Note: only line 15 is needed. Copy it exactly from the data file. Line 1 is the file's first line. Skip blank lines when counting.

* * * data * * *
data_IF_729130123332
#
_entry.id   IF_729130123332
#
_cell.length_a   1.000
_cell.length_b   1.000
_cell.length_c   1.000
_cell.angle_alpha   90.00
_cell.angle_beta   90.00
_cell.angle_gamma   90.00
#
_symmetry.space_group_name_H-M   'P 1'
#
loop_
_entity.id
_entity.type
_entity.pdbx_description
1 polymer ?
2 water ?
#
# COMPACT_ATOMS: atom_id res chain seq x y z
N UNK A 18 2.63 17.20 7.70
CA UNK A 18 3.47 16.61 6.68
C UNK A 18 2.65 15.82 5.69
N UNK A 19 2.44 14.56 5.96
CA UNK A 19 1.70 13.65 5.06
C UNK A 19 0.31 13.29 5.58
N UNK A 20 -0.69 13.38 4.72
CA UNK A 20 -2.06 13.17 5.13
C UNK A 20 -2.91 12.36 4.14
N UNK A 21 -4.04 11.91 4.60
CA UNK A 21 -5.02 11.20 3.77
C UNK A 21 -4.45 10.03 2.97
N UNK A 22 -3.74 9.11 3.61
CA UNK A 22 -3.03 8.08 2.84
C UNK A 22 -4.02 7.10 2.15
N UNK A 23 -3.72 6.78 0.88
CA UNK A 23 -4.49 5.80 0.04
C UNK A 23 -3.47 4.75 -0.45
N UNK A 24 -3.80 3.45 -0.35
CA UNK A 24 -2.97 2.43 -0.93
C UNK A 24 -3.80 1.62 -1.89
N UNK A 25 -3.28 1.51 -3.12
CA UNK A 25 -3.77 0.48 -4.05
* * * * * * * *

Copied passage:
_entity.id